Leather Dry Rot Blues
I get quite a few questions about how to reclaim leather that is in sad shape. Unfortunately, it’s often just not reclaimable.
The tell tale sign of leather that is all used up is dry rot. Dry rot was originally defined as a type of decay in timber, but it is also used to describe the type of leather deterioration that occurs when internal moisture is lost.
The cause of leather dry rot is a lack of regular conditioning, which adds moisture back into the leather. It usually will take years of neglect for dry rot to occur, but in arid climates, where there is little moisture in the air, dry rot can develop in as little as a year.
How can you tell if your leather (saddle, headstall, reins, breast collar) has dry rot? Bend the leather back as far as possible. If you see surface cracks or hear snapping or popping noises, it probably has dry rot.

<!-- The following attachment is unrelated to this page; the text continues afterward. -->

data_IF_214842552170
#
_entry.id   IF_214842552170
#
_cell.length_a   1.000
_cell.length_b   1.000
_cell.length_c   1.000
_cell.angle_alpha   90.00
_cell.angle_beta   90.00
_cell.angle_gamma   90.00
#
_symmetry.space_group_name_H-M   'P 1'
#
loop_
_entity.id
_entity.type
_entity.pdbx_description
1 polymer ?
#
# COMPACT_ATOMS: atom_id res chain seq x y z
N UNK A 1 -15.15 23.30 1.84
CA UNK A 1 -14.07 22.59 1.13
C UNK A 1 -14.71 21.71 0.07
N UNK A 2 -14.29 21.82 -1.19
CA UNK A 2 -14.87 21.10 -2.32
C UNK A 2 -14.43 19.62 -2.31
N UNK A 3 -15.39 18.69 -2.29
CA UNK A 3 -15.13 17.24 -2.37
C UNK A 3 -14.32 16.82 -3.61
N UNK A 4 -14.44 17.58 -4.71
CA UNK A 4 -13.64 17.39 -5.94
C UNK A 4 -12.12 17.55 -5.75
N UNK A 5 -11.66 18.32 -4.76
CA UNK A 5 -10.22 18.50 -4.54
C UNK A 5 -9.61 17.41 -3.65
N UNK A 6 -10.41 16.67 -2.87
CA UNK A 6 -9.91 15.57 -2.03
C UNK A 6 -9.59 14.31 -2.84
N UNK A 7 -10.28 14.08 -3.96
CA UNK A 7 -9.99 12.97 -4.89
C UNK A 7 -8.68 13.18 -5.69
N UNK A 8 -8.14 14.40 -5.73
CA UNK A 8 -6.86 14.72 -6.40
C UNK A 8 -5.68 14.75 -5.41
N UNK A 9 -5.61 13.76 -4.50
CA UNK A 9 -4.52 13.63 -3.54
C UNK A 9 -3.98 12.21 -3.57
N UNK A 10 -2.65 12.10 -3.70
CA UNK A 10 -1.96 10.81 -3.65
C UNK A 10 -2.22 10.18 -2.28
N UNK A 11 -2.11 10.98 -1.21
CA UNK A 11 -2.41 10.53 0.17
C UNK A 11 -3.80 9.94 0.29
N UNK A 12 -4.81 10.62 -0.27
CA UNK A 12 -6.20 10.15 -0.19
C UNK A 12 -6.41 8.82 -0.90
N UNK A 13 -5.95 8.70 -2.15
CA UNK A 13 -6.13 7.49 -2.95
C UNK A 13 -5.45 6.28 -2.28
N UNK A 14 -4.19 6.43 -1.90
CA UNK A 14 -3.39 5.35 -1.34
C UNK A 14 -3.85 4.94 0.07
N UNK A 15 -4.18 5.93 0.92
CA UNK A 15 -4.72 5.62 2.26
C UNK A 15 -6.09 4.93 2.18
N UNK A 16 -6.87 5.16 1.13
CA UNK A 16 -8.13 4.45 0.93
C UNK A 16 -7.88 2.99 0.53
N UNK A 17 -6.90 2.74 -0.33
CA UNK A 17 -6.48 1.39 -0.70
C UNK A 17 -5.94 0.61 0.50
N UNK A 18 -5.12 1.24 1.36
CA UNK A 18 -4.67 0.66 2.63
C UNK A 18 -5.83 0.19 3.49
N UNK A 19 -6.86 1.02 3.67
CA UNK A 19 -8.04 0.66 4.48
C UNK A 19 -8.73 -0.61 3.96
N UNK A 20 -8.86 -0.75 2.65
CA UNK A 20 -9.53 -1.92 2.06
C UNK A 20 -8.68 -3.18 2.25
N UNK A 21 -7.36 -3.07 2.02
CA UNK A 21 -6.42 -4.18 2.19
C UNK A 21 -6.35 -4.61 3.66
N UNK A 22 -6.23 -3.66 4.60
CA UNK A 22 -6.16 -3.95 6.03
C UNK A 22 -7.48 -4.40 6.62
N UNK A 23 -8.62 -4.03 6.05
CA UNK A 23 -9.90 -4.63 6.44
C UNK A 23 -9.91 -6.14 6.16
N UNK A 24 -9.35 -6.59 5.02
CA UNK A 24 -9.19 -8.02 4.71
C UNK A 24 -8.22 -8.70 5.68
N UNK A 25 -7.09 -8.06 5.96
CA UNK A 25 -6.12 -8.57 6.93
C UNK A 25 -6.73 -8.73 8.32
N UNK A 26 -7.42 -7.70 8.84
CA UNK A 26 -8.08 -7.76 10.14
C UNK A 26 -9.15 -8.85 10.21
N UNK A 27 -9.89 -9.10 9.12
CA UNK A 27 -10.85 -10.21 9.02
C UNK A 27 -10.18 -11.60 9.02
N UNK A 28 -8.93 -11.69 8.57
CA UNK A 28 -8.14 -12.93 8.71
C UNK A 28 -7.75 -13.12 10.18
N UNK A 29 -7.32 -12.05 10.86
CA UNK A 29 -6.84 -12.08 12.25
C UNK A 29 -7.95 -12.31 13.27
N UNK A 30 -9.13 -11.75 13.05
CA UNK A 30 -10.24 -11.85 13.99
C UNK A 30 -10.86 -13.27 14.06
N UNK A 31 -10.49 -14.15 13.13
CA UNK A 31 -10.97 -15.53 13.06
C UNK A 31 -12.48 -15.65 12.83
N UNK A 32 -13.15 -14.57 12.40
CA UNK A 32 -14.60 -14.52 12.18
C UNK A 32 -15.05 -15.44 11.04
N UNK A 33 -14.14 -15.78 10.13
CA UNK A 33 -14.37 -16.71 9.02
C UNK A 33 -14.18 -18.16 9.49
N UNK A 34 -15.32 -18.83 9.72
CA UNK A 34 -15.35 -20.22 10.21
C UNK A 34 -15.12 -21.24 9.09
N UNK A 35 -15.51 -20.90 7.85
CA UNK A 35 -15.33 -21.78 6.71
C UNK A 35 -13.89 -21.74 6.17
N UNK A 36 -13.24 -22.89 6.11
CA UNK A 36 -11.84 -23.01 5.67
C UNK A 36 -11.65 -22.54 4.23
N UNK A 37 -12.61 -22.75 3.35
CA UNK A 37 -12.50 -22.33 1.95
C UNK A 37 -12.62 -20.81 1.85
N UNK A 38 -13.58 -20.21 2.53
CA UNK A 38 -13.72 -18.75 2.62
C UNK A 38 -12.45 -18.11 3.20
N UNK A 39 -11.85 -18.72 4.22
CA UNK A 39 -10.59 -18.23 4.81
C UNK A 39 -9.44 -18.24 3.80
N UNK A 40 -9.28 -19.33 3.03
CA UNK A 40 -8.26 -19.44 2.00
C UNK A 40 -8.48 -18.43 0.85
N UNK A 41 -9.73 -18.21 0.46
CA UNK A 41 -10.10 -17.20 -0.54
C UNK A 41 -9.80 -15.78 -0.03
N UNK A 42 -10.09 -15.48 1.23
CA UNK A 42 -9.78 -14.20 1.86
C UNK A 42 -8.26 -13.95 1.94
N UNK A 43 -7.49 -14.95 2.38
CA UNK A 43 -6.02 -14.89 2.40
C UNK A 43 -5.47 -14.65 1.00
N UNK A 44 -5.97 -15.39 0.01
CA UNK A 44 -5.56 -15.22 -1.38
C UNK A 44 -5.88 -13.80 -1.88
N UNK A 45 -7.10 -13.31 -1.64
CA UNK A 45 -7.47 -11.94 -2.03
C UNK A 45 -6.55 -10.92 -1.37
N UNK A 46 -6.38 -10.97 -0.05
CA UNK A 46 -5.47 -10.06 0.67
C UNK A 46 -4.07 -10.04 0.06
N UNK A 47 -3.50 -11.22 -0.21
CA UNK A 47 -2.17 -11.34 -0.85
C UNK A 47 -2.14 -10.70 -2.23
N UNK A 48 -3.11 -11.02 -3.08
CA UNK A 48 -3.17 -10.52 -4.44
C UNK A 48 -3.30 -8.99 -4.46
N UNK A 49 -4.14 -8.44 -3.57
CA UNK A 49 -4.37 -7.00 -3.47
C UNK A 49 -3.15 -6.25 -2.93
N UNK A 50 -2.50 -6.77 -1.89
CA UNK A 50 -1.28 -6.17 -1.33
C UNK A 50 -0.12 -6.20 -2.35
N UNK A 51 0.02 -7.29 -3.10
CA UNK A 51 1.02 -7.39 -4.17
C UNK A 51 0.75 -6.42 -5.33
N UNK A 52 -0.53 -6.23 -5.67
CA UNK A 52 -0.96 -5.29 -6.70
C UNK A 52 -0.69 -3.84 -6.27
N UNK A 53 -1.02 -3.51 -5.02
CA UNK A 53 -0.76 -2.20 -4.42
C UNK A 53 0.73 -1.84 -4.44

Rotted leather has lost its strength and will rip relatively easily. There is no recovery. Don’t waste time trying to oil it back to health. You might be able to make it look better, but you won’t be able to repair the rot. Rotted leather is worthless leather, and dangerous leather. The only answer is replacement.
After reading this post, you might be tempted to start oiling your leather tack … a lot… and often. Restrain yourself. Too much oil can damage leather too, breaking down the fibers and weakening it. Oiling your saddle just once or twice a year (a little more in arid climates) will keep the dry rot gremlin away.